By Carol Zernial
WellMed Charitable Foundation Executive Director
Have you ever considered what it would be like to be a Vulcan? Yes, I am talking about Mr. Spock’s planet of origin from the Star Trek series. I’ve been watching the entire The Big Bang series with my son the past few months, and they talk about Mr. Spock a lot. They even changed the game of Rock, Paper, Scissors to Rock, Paper, Scissors, Lizard, Spock. Don’t ask.
In any case, it has occurred to me that being a green-blooded Vulcan would absolutely benefit caregiving situations.
Logic: Vulcans don’t have human emotions that cloud clear-thinking and reason. It must be nice to be able to stand back, and make decisions that aren’t weighted with emotional baggage. Just the facts ma’am and I don’t care that you never loved me. For a Vulcan, anything less than the best decisions wouldn’t be logical.
No human emotions: The Vulcans can be a bit snooty on this, because emotions are sign of weakness and being less evolved. As a Vulcan, we caregivers wouldn’t have to carry around guilt, anger, fear, stress, depression and grief. What a relief. But we all know that love, laughter, and tenderness that are emotions that put us on the plus side of the caregiving experience. Perhaps we should agree to be like Mr. Spock on this one: half Vulcan and half human. Caregivers would have the best of both worlds if we only focused on the positive.
Vulcan nerve pinch (also known as the Vulcan death grip): I want this ability! It’s not really a death grip – it just puts people to sleep. If other relatives with all of their “helpful” advice or professionals who think I ask too many questions are giving me a hard time, I’d just pinch their neck, put them to sleep for a while, and walk over them to get some ice cream. Sweet. I’d also use it for those nights my loved one is up and about in the wee hours. A good night’s sleep is a thing of beauty.
Vulcan Mind Meld: Another must-have caregiver talent. Vulcans can put their hands on the face of someone else, say “my mind to your mind,” and they can read the other’s person’s thoughts. If you didn’t understand the doctor’s instructions, mind meld. If your spouse is still a complete mystery to you, mind meld. If your loved one has Alzheimer’s and you don’t know what they are saying, mind meld – but with extreme caution. (Many of us know what happened to Captain Picard and Spock’s dad who had Alzheimer’s.)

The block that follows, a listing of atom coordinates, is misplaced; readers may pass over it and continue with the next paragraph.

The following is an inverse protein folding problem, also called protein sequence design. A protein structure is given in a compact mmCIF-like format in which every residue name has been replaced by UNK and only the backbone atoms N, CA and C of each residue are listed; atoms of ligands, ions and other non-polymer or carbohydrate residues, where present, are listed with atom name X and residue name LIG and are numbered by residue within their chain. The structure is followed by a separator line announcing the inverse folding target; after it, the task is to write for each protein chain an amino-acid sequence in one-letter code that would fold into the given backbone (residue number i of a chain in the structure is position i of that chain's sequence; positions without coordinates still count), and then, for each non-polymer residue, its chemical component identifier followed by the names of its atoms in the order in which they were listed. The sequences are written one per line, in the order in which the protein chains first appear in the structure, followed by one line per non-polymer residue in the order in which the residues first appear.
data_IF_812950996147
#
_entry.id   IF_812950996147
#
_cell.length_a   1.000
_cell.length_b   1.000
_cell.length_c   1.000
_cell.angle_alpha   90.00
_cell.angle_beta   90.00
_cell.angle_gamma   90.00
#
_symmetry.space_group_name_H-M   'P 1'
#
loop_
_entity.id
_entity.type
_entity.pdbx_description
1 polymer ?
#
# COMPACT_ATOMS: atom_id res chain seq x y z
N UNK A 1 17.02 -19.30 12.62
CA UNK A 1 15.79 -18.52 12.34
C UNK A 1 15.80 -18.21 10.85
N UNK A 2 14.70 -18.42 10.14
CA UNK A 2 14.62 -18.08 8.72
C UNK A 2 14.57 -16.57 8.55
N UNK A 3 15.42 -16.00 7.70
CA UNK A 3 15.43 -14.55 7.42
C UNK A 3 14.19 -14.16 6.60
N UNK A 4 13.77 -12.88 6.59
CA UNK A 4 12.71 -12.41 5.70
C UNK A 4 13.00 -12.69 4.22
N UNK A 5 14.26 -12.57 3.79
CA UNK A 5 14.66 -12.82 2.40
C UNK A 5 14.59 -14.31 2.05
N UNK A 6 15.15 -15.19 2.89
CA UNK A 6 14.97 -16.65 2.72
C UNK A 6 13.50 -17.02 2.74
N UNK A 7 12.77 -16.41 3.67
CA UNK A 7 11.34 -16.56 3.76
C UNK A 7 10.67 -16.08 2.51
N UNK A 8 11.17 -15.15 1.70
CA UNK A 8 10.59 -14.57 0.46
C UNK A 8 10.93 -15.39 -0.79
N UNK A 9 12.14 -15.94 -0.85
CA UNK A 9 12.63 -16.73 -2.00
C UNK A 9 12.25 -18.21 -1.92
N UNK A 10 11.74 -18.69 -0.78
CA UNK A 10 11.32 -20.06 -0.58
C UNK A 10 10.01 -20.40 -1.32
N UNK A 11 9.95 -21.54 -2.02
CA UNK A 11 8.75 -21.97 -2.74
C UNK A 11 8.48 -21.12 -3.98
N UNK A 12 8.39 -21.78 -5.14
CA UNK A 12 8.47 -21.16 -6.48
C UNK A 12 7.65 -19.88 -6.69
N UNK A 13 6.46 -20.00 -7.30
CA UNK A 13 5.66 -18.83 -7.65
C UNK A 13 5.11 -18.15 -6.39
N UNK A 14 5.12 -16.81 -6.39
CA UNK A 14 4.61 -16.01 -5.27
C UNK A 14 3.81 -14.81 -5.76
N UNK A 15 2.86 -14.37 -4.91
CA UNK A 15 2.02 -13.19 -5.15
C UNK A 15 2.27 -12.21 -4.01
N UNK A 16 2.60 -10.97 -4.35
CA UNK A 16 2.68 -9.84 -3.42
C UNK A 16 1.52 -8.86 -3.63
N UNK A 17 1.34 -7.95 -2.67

Super Strength: Vulcans are as strong as four men or ten men or something like that. Super strength is not only terrific for taking out the garbage, sweeping under automobiles, and getting Uncle Joe in the bathtub, we would still have energy left at the end of the day.
Vulcans work for the higher good of the many, not just the few or the one. They’re excellent with science and medicine, and a bonus on any landing party. Things just seem to be less complicated without all those pesky emotions. And they make loyal friends.
So the next time you’re feeling overwhelmed being a caregiver, put on your Mr. Spock pointy ears and Starfleet shirt. Think clearly and recognize that negative emotions aren’t helping. Meld your mind to your loved one and see through his/her eyes. Put or visualize yourself putting a nerve pinch on those who are taking your energy and aren’t part of the solution. Be strong – and live long and prosper.
Carol Zernial is Executive Director of the nonprofit WellMed Charitable Foundation. A noted gerontologist, Ms. Zernial also serves as Chair of the National Council on Aging Board of Directors.